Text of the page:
EconomyFederal Budget

Rep. Womack’s Sound Budget Plan

Republicans want to shred the social safety net and throw old folks and people with disabilities onto the street – that’s a common talking point from those on the left side of the spectrum. Regardless of whether it is true or not, this charge plays well, so it should be no surprise that we see it resurface this election year.


John Cox attacks Rep.

Steve Womack along these lines in a recent letter to the Post and Courier. As chairman of the House Budget Committee, Rep. Womack has a lot of power to shape federal spending. Along with this power comes a target on this back – he gets a lot of blame from people who don’t like the spending plans coming out of Congress. And Mr. Cox is not happy about the recently-passed House budget resolution and the tax cuts that congressional Republicans enacted late last year.

Mr. Cox is not shy about attacking Rep. Womack. Much of his vitriol is baseless, as I explain below, but I partially agree with Mr. Cox that the tax cut pushed through by congressional Republicans will exacerbate the deficit. The way to deal with this reality would have been to cut spending to offset the tax cut’s deficit effects, but that didn’t happen at the time.

This budget plan, however, does attempt to control spending. Strangely for someone who supposedly has such a concern about deficits, this attempt to control spending is also attacked by Mr. Cox. He is especially inflamed that the budget will “cut” entitlement programs like Medicare, Social Security, and Medicaid. What he fails to say is that this resolution does not really cut these programs if we understand a “cut” to mean a reduction in today’s level of spending. Instead, the budget resolution would allow reductions in the growth of these programs.

Mr. Cox contends that the tax cut bill was a pretext to create a budget crisis that is now being realized with the “long-term Republican goal of dismantling the social safety net.” What nonsense. It has long been recognized that entitlement, or mandatory, programs posed a huge threat to the federal government’s long-term fiscal health. This would have been the case whether the recent tax cuts happened or not.

The House Budget Committee lays out the math:

Today, mandatory spending consumes approximately 70 percent of all federal spending. Without action, CBO projects that mandatory spending will increase from $2.8 trillion in FY 2018 to $4.9 trillion in FY 2028. By that date, mandatory programs will consume 77 percent of total spending and will account for roughly 16.6 percent of GDP. Within overall non-interest mandatory spending, the two major social insurance programs are projected to continue growing faster than the economy as a whole. The cost of Social Security is projected to rise from $984 billion in FY 2018 to $1.8 trillion in FY 2028, and Medicare spending is expected to increase from $707 billion in FY 2018 to $1.5 trillion in FY 2028. This level of growth is not only unsustainable but threatens each program’s solvency.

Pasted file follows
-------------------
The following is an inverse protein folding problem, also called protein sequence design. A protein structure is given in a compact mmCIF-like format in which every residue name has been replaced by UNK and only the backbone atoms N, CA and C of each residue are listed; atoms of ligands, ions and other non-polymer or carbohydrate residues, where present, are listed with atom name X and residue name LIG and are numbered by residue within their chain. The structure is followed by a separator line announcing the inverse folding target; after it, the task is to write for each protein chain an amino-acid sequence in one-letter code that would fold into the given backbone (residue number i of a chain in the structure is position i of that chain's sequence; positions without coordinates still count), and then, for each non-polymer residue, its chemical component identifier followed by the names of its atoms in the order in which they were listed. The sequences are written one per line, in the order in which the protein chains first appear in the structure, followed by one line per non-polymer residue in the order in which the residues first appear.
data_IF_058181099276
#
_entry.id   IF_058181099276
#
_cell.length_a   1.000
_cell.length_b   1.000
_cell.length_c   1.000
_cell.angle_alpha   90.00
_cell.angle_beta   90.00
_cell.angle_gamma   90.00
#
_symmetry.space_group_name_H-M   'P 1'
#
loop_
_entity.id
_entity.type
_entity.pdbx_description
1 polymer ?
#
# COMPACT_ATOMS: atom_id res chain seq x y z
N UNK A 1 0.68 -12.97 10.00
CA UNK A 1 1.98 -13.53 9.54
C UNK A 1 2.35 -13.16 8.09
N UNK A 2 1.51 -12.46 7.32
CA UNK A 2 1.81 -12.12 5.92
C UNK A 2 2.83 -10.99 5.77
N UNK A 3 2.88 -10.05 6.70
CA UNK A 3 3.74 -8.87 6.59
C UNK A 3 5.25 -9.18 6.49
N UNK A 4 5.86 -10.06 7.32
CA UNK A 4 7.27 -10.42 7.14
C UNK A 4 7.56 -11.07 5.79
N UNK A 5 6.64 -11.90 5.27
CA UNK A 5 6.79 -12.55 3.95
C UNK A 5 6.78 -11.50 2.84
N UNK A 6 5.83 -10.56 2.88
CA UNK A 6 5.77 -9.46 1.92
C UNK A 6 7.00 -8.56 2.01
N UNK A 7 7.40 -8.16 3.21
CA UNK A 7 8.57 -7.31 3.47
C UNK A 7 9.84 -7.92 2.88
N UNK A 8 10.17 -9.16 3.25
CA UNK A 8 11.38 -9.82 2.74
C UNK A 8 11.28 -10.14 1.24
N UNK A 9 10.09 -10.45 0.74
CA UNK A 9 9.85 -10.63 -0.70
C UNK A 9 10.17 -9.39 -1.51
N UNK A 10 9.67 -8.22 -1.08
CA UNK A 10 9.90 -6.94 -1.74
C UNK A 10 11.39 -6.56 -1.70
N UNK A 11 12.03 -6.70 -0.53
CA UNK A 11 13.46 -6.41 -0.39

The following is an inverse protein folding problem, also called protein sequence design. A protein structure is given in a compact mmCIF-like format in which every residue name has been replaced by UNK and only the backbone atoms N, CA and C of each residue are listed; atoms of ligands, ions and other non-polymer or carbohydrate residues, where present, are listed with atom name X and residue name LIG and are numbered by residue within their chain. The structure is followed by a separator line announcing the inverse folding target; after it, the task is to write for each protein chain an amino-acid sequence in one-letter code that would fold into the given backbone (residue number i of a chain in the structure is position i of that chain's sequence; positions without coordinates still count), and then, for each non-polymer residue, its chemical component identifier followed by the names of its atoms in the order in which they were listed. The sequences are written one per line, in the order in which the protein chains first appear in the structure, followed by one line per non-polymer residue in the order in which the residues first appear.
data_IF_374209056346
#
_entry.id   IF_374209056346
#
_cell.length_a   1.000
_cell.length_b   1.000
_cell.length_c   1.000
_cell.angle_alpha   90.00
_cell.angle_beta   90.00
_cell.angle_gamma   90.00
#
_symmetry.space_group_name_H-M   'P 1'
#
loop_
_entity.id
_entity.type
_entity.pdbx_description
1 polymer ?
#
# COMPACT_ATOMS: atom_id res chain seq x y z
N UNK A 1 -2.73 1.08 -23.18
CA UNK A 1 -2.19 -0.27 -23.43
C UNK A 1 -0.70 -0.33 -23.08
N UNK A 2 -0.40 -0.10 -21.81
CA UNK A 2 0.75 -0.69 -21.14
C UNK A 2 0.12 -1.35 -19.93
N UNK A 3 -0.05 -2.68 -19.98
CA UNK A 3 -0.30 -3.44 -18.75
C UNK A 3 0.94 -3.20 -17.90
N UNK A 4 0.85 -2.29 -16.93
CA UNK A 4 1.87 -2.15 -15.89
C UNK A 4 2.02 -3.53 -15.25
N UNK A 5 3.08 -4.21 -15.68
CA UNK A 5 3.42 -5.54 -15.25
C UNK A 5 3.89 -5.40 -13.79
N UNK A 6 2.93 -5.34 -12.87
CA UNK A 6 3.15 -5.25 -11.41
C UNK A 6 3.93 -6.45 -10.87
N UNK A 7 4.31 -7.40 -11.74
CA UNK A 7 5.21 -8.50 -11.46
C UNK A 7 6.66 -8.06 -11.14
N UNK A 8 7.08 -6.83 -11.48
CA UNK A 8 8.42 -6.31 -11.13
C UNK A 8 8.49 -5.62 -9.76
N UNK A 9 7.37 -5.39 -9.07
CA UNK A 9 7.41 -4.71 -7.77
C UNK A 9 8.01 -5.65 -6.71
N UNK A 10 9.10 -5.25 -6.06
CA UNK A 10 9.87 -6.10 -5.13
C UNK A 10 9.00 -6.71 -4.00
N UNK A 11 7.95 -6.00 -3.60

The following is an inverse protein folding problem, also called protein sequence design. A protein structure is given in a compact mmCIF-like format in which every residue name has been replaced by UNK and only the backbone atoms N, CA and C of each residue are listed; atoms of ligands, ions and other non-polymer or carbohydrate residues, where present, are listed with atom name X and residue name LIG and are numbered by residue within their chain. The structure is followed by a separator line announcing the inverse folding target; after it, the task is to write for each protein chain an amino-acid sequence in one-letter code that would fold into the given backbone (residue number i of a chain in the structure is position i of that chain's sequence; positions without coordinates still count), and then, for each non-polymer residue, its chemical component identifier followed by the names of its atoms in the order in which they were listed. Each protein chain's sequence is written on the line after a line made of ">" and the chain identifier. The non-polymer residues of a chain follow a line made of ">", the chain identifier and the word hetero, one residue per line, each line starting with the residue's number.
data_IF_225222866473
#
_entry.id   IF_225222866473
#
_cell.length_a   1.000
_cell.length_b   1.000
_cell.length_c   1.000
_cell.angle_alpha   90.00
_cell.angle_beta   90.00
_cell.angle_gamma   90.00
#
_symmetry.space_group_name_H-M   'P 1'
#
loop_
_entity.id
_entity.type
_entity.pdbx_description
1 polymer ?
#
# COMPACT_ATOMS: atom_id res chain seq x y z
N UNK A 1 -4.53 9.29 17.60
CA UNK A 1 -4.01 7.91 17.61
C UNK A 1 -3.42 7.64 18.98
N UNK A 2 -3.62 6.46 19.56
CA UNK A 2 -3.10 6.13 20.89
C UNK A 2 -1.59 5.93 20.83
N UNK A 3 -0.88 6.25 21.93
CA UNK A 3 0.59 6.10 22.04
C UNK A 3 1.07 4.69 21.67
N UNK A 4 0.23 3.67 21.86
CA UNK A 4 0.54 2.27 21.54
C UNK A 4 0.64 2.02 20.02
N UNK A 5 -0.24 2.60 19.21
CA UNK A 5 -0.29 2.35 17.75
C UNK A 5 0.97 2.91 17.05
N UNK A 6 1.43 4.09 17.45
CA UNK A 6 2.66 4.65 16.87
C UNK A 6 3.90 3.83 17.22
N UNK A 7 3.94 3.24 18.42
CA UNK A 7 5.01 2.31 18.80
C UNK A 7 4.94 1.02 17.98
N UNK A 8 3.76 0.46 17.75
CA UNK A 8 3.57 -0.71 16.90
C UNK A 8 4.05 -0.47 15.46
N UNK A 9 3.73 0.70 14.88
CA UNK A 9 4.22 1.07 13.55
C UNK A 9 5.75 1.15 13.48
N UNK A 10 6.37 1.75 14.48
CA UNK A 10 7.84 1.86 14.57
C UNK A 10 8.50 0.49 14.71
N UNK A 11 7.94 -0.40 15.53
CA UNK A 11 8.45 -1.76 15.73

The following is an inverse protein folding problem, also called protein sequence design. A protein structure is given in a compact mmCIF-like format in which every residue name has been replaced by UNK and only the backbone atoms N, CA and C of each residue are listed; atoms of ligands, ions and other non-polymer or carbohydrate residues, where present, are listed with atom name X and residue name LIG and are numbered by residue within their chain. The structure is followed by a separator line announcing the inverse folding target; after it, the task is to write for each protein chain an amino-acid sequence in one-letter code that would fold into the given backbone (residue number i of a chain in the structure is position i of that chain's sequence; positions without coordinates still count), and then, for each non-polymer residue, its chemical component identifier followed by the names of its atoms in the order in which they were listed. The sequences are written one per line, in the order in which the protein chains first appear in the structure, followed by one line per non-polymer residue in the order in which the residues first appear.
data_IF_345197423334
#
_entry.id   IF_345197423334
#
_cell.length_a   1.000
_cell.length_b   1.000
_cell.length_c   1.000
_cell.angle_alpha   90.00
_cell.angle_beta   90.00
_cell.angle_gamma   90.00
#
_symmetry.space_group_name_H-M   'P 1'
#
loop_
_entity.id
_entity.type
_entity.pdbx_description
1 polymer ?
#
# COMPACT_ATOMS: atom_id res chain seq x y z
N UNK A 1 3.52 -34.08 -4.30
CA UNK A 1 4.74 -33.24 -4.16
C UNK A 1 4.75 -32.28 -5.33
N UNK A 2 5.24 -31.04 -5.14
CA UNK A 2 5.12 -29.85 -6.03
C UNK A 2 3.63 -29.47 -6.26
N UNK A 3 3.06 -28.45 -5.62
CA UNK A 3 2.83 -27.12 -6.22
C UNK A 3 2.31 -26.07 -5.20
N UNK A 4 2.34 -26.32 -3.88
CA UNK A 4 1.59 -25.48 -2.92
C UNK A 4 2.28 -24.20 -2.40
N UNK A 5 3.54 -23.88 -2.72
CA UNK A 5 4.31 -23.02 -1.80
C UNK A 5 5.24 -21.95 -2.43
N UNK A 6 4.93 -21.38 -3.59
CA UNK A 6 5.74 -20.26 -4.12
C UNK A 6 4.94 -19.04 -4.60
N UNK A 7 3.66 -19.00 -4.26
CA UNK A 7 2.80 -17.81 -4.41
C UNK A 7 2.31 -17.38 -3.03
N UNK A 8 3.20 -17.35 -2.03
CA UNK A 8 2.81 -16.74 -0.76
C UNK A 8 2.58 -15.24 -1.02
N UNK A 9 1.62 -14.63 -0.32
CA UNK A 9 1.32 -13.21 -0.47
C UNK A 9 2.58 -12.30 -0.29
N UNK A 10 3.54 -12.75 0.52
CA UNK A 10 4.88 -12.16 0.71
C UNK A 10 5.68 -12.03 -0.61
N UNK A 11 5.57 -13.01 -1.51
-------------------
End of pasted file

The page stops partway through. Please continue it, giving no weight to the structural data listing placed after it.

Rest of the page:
What happens when these programs go insolvent? It does not mean that the programs will end. Instead, beneficiaries will see automatic cuts, as Eric Boehm of Reason magazine explains:

By 2026 and 2034, respectively, Medicare and Social Security will not have enough money to pay the full cost of their obligations, but that’s not the same as saying they’ll have no money at all. According to the trustee report, Social Security beneficiaries will face a 21 percent across-the-board benefit cut when insolvency hits. Medicare’s insolvency will hit first in the program’s hospital fund; without changes that will only be able to pay for 91 percent of costs. And then that number will steadily decline, barring serious reform.

So why not increase the amount of income subject to the Social Security payroll tax instead of slowing the rate of these programs’ growth? That is what Mr. Cox suggests. For one, this would only deal with Social Security’s problems, not Medicare’s insolvency issues. Expanding the income limit on the Social Security tax would also mean a huge marginal tax increase, as the Cato Institute’s Charles Hughes explains:

Substantially increasing the tax cap, or removing it completely, is far from the modest tweak that would be-reformers portray it as, and would be a significant and burdensome tax increase that would lead to a number of negative economic responses. And it’s not just “the rich” who will face these higher taxes: roughly 20 percent of current and future covered workers are projected to earn more than the taxable maximum at some point in their lives, and almost 40 percent of beneficiaries in 2050 ever earning above the taxable maximum aren’t in the highest quintile of lifetime earnings, according to projections from the Social Security Administration.

I don’t like everything in the House budget resolution, but it is absurd to attack its plan to slow the growth of entitlement programs. Anyone who looks at the budget numbers can clearly see that these programs are growing at a rate that will cause huge fiscal problems in the coming decades. Something has to be done to address their growth. Lifting the Social Security tax cap is not a realistic answer. Rep. Womack deserves credit for helping to craft a budget resolution that attempts to provide this answer.

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